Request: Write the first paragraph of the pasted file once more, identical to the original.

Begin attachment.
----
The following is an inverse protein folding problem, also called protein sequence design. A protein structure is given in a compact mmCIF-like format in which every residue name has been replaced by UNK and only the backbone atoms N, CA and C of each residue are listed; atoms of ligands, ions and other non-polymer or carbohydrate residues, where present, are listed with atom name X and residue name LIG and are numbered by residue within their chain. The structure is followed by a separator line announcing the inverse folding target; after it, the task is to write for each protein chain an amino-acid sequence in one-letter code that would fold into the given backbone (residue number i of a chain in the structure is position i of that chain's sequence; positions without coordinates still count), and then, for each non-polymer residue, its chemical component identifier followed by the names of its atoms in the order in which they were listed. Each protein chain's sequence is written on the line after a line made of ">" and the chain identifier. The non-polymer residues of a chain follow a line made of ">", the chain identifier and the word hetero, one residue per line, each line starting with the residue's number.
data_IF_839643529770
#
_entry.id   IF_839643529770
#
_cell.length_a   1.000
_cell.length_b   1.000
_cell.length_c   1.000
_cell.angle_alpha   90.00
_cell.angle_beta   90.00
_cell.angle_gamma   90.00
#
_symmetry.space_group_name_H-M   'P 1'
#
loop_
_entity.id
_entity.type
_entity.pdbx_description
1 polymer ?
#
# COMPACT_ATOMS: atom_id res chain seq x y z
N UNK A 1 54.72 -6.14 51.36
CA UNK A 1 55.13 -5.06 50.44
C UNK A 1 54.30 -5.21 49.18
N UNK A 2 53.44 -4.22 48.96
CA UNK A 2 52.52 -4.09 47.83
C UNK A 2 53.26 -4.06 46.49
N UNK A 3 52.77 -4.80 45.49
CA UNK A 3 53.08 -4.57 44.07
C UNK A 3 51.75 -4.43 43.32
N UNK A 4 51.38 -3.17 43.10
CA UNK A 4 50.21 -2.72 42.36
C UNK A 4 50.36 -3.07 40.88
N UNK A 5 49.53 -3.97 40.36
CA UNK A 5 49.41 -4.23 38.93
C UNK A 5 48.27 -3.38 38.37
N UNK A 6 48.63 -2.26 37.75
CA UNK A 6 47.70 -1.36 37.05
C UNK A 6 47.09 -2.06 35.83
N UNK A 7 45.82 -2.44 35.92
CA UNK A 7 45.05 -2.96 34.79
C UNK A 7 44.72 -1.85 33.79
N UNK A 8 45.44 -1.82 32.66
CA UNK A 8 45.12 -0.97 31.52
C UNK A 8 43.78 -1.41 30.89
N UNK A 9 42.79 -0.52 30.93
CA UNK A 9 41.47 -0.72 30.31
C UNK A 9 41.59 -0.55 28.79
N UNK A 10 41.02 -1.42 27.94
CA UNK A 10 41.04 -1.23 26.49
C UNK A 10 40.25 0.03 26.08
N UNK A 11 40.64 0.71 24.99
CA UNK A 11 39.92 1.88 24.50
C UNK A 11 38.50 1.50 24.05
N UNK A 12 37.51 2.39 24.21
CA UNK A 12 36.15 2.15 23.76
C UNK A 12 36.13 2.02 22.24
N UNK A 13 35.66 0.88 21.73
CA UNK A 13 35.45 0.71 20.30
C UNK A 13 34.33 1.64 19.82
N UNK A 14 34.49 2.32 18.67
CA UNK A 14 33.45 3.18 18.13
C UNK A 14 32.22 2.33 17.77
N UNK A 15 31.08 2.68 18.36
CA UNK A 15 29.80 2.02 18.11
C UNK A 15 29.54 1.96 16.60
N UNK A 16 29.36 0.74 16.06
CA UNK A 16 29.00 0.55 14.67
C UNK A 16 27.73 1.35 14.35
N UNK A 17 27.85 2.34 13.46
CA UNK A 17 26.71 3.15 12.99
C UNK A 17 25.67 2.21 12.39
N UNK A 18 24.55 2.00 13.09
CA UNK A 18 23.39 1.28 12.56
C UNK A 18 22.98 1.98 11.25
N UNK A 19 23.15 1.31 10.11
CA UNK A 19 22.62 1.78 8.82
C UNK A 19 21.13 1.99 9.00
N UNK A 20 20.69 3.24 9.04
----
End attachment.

The following is an inverse protein folding problem, also called protein sequence design. A protein structure is given in a compact mmCIF-like format in which every residue name has been replaced by UNK and only the backbone atoms N, CA and C of each residue are listed; atoms of ligands, ions and other non-polymer or carbohydrate residues, where present, are listed with atom name X and residue name LIG and are numbered by residue within their chain. The structure is followed by a separator line announcing the inverse folding target; after it, the task is to write for each protein chain an amino-acid sequence in one-letter code that would fold into the given backbone (residue number i of a chain in the structure is position i of that chain's sequence; positions without coordinates still count), and then, for each non-polymer residue, its chemical component identifier followed by the names of its atoms in the order in which they were listed. Each protein chain's sequence is written on the line after a line made of ">" and the chain identifier. The non-polymer residues of a chain follow a line made of ">", the chain identifier and the word hetero, one residue per line, each line starting with the residue's number.